I came up in a family where music was usually playing in the background. Either my dad was playing records on his personal sound system, my uncle Keith was practicing the drums, or my uncle Mike was hosting a house party while playing deejay.
The ladies of my family seemed to love music just as much. I can recall times watching my mom sing along to Supremes's songs as if she was Diana Ross herself. Not too mention my sister was a Prince fan. These were my first experiences with music.
My family exposed me to quite a few iconic artists like Marvin Gaye, Michael Jackson, and Luther Vandross. They also introduced me to artist that weren't as popular, but were great in their own right like Johnny 'Guitar' Watson, Stephanie Mills, and Alexander O'Neil.
My family members helped open my ears, but it was my desire to be cool that made me write my first rap song at age 12. It was during the crazy mid-80's. Break dancing was trending and hip-hop was the cool new thing. I wasn't the best at break dancing, so I decided I wanted to write a rap. Not to be a rapper per say. Just to be cool.
So that weekend, while working at the flea market at my parent's booth I went for a cruise around the market like I always do. As I was checking out this one vendor's stuff, I came across an old nursery rhyme book. It was maybe 3 inches wide, 4 inches in length and about an inch thick. It was packed with cool nursery rhymes. Specifically, ones I hadn't heard or read before.
I bought the book for a quarter, I think? Once back at my parent's space I began reading it. However, as I read it I tried to make each nursery rhyme a rap song. Believe it or not, that's how I started getting the beat down. Later that weekend, I came up with my own words to fit one of the cadences of one of the nursery rhymes. I practiced it, and then recited it the next week during a lunch time freestyle session. People liked it and I was cool.
Over the next few years, I wrote a lot. Not just raps. I was also interested in journalism so I wrote articles for my school newspapers. Plus whenever I came home from school with no homework my Dad would have me take an article from an encyclopedia and re-write it in my own words.
I liked writing, and I also liked music. Meshing the two together became and still is my main creative outlet.
Consistently writing, practicing, and a few shows landed me my first professional music opportunity at age 20. A mutual friend introduced me to a rapper from Seattle named E-Dawg. We hit it off pretty good and eventually got into the studio and recorded two songs, Drop Top and Lil Locs.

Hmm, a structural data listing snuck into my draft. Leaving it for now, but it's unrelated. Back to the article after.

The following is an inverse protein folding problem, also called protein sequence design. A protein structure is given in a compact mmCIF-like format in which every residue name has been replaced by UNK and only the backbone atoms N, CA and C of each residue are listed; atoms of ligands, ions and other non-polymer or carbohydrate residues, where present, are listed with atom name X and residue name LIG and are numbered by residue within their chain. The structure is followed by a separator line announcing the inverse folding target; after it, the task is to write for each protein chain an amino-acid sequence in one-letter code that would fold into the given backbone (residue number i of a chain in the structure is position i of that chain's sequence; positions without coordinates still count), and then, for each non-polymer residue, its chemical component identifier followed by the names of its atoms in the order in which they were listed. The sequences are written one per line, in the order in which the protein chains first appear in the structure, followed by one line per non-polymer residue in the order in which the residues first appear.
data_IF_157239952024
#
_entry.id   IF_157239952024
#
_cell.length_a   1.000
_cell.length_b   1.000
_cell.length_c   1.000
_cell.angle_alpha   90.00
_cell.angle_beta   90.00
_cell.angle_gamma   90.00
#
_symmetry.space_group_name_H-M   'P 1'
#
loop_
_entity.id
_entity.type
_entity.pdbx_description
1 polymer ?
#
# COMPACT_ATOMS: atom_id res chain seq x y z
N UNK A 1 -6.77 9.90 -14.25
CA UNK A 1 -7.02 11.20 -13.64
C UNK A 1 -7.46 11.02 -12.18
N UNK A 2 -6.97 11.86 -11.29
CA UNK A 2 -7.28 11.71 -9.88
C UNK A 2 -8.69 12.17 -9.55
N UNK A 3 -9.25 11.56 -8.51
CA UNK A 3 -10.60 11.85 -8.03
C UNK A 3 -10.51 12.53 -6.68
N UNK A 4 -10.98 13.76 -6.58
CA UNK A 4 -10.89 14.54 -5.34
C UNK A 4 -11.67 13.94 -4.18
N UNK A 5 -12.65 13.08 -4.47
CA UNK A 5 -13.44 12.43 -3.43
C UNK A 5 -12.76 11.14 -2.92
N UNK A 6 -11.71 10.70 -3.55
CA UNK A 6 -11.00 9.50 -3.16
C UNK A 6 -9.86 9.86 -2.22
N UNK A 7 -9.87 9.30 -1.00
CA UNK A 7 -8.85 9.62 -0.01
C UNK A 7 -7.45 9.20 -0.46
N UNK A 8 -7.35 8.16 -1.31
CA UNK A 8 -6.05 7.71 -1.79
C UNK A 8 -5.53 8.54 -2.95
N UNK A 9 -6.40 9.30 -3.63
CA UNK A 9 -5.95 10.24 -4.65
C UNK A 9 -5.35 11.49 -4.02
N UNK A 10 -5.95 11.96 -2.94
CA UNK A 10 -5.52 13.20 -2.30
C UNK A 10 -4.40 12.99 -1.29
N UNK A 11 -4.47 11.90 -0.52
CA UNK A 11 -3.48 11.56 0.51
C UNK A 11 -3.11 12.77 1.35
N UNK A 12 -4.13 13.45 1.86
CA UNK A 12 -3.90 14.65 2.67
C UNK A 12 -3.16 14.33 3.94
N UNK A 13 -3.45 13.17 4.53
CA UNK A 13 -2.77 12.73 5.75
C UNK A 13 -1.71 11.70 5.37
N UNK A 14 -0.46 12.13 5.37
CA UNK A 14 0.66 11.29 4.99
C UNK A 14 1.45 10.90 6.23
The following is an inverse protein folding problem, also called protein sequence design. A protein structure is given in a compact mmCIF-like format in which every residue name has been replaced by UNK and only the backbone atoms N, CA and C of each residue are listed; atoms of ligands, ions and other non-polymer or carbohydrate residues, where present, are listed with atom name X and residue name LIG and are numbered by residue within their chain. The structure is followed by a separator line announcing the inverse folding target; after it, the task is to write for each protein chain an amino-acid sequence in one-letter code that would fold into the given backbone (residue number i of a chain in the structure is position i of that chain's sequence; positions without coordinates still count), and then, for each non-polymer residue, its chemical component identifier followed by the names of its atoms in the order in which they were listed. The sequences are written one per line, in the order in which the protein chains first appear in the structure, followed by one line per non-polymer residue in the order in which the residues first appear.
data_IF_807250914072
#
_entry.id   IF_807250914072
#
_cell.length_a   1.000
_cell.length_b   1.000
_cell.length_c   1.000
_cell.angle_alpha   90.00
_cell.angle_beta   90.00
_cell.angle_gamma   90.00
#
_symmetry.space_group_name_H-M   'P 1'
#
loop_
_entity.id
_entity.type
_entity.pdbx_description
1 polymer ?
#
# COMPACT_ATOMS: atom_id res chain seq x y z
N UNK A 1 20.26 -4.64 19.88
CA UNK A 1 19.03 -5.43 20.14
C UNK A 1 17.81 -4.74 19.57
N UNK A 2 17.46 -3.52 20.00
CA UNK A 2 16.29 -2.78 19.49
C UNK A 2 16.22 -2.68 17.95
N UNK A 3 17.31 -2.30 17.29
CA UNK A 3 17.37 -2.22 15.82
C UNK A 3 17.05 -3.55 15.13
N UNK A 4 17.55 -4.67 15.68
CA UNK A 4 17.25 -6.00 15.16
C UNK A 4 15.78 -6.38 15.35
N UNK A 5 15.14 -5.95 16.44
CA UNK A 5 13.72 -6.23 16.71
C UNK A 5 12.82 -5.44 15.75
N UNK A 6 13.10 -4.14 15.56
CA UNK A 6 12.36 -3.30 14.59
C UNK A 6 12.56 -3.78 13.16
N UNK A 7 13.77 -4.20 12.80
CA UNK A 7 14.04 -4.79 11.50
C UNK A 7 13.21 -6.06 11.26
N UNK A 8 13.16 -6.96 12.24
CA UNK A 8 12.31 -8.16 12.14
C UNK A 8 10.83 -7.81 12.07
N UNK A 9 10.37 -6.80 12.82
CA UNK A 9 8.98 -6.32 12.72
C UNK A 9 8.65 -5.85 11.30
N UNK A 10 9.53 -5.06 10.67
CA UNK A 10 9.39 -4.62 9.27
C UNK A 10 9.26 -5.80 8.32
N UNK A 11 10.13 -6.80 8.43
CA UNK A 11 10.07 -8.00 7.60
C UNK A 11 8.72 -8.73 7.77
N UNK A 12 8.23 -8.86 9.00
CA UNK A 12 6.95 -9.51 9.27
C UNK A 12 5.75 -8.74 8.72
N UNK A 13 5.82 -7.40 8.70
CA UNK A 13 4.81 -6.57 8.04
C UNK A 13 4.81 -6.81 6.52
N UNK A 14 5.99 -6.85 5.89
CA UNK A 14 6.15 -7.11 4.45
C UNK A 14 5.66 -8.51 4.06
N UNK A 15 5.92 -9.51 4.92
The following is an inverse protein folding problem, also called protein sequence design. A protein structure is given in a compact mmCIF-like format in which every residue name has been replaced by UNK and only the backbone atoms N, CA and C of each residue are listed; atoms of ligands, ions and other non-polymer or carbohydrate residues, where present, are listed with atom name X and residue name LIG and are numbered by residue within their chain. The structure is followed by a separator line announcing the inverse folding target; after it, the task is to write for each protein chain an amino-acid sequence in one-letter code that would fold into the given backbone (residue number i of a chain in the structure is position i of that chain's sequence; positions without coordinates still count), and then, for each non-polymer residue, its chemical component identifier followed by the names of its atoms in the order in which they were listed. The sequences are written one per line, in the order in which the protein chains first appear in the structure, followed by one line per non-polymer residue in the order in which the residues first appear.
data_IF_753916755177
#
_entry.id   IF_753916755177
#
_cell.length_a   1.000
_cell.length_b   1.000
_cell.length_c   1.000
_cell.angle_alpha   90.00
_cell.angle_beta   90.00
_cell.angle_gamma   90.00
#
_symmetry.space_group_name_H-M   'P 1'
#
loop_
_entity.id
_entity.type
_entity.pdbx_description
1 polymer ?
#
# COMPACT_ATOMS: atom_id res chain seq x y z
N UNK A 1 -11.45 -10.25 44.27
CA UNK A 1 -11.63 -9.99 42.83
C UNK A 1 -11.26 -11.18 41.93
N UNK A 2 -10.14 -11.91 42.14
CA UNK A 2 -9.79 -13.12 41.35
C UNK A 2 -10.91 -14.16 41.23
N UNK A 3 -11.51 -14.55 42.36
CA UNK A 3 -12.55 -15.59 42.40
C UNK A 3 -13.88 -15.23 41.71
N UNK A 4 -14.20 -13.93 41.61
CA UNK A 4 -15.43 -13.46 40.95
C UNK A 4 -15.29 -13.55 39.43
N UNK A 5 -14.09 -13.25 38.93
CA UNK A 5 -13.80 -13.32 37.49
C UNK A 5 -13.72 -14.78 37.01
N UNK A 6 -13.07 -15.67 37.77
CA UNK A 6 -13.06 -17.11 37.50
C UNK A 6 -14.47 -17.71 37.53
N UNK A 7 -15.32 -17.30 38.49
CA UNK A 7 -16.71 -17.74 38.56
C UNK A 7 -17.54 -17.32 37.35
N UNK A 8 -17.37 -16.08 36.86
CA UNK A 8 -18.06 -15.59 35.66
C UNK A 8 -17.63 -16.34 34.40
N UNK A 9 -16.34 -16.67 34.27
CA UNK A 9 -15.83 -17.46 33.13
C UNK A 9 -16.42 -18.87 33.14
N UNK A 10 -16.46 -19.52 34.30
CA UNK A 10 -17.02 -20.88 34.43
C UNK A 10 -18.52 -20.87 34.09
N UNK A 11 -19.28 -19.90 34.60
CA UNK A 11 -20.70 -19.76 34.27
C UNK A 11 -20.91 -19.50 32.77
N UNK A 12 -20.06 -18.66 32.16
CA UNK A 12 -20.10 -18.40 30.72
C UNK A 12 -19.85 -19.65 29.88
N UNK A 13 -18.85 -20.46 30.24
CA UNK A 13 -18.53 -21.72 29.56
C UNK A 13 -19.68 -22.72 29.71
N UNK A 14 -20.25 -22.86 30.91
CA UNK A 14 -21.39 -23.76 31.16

Lil Locs was a dope street banger, but it was Drop Top that opened the eyes and ears of hip-hop legends Sir Mix-a-Lot and Rick Rubin. Drop Top, a smooth summer anthem was ultimately the inspiration for Seattle...the Dark Side, a compilation album. released by Rhyme Cartel/Def America in 1993.
Of course it wouldn't be a real rapper's story without legal troubles, gun shot wounds, and prison terms, right? Well, that's what's happened to Filthy Rich, which is the name I came into the industry as. Subsequently, over the next couple of years things got really rough, but no matter how rough things got I'd always reach for my pen or pencil to get me through the madness.
That madness mixed with some goodness comes to life in my music. Most of my fans are drawn to my voice, which is raspy and original. They also appreciate how I approach each song from a realistic perspective. Still, as real as it gets I try not to lose sight of the basic objective, which is to make good music that people can enjoy.
Around 2005 I co-founded a rap duo called Black Bizness. We recorded and independently released 2 albums; Shop Open and Buyin' N Sellin'. BNS was presented by Bay Area rap legend San Quinn. This era signified a new beginning for me. I started the phase as Filthy Rich, transitioned in Rich Tycoon a.k.a. Filthy Rich, and emerged as simply Rich Tycoon. What I call a better version of Filthy Rich.
Independently I've recorded songs with Yukmouth of The Luniz, Chris Rene of Simon Cowell's X-Factor, and other luminaries such as Oakland rapper Keak Da Sneak (3XKrazy), producer Sean T, Dubee (Thizz Ent.), and Indecent the Slapmaster. I've opened up for Fat Joe and Paul Wall. I've also inspired many up and coming artists/groups throughout my musical existence, and in 2015 Sir Mix-a-Lot pulled me on stage at the Catalyst in Santa Cruz to tell the crowd, I was one of the dopest emcee's he'd met. Thanks Mix!
I guess you could say I'm almost famous. To date, I've sold records in over 20 countries. Even though some of them were only 3 records. lol... Still. I'm an artist, people like my music, and I hope you do too. I've got a little something for everybody.